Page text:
The influence of volatile anesthetics on contractile function has been investigated extensively in several animal species and in humans using various in vitro and in vivo models. It is widely agreed that volatile agents cause dose-dependent depression of contractile function ( Box 7.1 ). Different volatile agents are not identical in this regard, and the preponderance of information indicates that halothane and enflurane exert equal but more potent myocardial depression than isoflurane, desflurane, or sevoflurane, in part because of reflex sympathetic activation with the latter agents. In the setting of preexisting myocardial depression, volatile agents have a greater effect than in normal myocardium. At the cellular level, volatile anesthetics exert their negative inotropic effects mainly by modulating sarcolemmal L-type Ca 2+ channels, the sarcoplasmic reticulum (SR), and contractile proteins. However, the mechanisms by which anesthetic agents modify ion channels are not completely understood.



Box 7.1

Volatile Anesthetic Agents





  • All volatile anesthetic agents cause dose-dependent decreases in systemic blood pressure, which for halothane and enflurane predominantly result from attenuation of myocardial contractile function; and which for isoflurane, desflurane, and sevoflurane predominantly result from decreases in systemic vascular resistance.



  • Volatile agents obtund all components of the baroreceptor reflex arc.



  • The effects of volatile agents on myocardial diastolic function are not well characterized and await the application of emerging technologies that have the sensitivity to quantitate indices of diastolic function.



  • Volatile anesthetics lower the arrhythmogenic threshold to catecholamines. However, the underlying molecular mechanisms are not well understood.



  • When confounding variables are controlled (eg, systemic blood pressure), isoflurane does not cause coronary steal by a direct effect on coronary vasculature.



  • The effects of volatile agents on systemic regional vascular beds and on the pulmonary vasculature are complex and depend on many variables, including the specific anesthetic, precise vascular bed, and vessel size, and whether endothelial-dependent or endothelial-independent mechanisms are being investigated.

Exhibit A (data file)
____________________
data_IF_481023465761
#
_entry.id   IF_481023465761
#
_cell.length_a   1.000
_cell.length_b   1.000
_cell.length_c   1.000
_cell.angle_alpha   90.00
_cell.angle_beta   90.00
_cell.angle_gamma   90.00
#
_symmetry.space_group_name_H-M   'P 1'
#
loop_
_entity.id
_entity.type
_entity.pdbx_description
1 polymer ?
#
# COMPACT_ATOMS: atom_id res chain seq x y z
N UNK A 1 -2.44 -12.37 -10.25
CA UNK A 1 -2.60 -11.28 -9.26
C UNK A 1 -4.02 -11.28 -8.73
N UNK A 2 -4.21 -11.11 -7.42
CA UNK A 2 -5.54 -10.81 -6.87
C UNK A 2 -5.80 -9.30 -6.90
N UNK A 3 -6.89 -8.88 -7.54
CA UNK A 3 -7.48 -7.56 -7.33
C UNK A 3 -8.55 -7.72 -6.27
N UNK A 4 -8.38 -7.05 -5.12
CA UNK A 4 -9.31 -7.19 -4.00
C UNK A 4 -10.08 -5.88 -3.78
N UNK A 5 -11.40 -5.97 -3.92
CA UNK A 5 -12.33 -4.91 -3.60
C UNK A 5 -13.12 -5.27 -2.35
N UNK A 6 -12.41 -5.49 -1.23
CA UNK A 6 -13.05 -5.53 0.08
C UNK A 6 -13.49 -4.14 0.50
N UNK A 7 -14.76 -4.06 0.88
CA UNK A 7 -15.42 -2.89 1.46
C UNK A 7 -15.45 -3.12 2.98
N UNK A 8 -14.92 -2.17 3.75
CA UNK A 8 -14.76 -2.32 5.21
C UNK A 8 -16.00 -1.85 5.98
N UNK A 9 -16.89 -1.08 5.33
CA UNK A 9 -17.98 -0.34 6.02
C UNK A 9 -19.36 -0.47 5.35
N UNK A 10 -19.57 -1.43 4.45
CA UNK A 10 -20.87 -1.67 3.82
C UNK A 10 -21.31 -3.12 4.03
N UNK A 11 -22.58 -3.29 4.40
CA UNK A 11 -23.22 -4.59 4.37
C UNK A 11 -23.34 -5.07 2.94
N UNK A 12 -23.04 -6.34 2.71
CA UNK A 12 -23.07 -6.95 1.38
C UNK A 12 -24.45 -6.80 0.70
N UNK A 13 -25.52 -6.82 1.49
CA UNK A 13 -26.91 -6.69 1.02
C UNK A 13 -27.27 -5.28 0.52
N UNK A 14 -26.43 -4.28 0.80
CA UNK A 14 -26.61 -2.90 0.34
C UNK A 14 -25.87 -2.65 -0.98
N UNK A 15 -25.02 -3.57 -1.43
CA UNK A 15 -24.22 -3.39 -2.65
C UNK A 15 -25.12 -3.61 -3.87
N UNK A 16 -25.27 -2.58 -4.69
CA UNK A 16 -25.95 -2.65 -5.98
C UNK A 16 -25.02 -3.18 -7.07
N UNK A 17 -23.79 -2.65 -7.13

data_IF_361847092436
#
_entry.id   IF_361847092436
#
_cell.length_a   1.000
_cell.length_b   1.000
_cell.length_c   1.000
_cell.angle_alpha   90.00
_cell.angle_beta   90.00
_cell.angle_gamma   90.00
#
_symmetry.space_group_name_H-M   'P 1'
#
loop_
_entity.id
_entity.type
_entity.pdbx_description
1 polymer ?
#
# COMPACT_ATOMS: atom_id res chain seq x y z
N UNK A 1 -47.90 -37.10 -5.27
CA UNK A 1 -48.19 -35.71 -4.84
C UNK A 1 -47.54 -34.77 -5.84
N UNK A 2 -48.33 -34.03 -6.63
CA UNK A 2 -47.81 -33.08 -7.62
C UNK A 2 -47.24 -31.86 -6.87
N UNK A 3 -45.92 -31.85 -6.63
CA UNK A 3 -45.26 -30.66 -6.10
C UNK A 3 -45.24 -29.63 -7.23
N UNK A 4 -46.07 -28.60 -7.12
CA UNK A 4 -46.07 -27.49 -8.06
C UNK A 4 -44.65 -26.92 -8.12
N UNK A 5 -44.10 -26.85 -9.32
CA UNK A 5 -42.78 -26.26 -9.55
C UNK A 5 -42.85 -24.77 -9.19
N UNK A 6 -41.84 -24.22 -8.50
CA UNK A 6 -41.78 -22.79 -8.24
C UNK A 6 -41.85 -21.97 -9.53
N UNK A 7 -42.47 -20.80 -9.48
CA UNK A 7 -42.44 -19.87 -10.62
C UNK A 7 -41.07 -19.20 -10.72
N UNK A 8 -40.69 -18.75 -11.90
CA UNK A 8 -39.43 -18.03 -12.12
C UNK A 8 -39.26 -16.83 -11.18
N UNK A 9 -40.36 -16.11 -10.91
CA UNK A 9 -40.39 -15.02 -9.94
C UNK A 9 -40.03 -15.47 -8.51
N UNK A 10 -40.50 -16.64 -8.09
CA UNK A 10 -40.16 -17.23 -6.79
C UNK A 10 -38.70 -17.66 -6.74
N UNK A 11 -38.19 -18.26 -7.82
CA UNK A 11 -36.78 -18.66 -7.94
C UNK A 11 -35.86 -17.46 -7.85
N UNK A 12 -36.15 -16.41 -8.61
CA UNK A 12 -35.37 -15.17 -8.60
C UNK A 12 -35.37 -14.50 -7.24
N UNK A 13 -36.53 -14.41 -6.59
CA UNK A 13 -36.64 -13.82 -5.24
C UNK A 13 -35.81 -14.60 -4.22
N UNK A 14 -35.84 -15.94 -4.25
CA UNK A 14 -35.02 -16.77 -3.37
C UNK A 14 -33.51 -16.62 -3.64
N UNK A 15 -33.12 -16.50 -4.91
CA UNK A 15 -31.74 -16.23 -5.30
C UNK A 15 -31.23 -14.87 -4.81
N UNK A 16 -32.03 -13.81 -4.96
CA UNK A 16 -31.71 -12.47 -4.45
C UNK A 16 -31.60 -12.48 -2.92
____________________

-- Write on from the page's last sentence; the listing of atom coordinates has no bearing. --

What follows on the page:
Cardiac Electrophysiology


Volatile anesthetics reduce the arrhythmogenic threshold for epinephrine. For volatile agents, the order of sensitization is halothane > enflurane > sevoflurane > isoflurane = desflurane. The molecular mechanisms underlying the effect of volatile anesthetics are poorly understood.


Coronary Vasoregulation


Volatile anesthetics modulate several determinants of myocardial oxygen supply and demand. They also directly modulate the myocyte’s response to ischemia.


The effect of isoflurane on coronary vessels was controversial and dominated much of the relevant literature in the 1980s and early 1990s. Several reports indicated that it caused direct coronary arteriolar vasodilatation in vessels with diameters of 100 µm or less and that isoflurane could cause coronary steal in patients with steal-prone coronary anatomy. Several studies in which potential confounding variables were controlled found that isoflurane did not cause coronary steal. Studies of sevoflurane and desflurane showed similar results that were consistent with a mild direct coronary vasodilator effect of these agents.


Systemic Vascular Effects


All volatile anesthetics decrease systemic blood pressure (BP) in a dose-dependent manner. With halothane and enflurane, the decrease in systemic BP primarily results from decreases in stroke volume (SV) and cardiac output (CO), whereas isoflurane, sevoflurane, and desflurane decrease overall systemic vascular resistance (SVR) while maintaining CO.


Baroreceptor Reflex


All volatile agents attenuate the baroreceptor reflex. Baroreceptor reflex inhibition by halothane and enflurane is more potent than that observed with isoflurane, desflurane, or sevoflurane, each of which has a similar effect. Each component of the baroreceptor reflex arc (eg, afferent nerve activity, central processing, efferent nerve activity) is inhibited by volatile agents.


Delayed Effects


Reversible Myocardial Ischemia


Prolonged ischemia results in irreversible myocardial damage and necrosis ( Box 7.2 ). Depending on the duration and sequence of ischemic insults, shorter durations of myocardial ischemia can lead to preconditioning or myocardial stunning ( Fig. 7.1 ). Stunning, first described in 1975, occurs after brief ischemia and is characterized by myocardial dysfunction in the setting of normal restored blood flow and by an absence of myocardial necrosis. Ischemic preconditioning (IPC) was first described in 1986 and is characterized by an attenuation of infarct size after sustained ischemia if the period of sustained ischemia is preceded by a period of brief ischemia ( Fig. 7.2 ). This effect is independent of collateral flow. Short periods of ischemia followed by reperfusion can lead to stunning or preconditioning with a reduction in infarct size.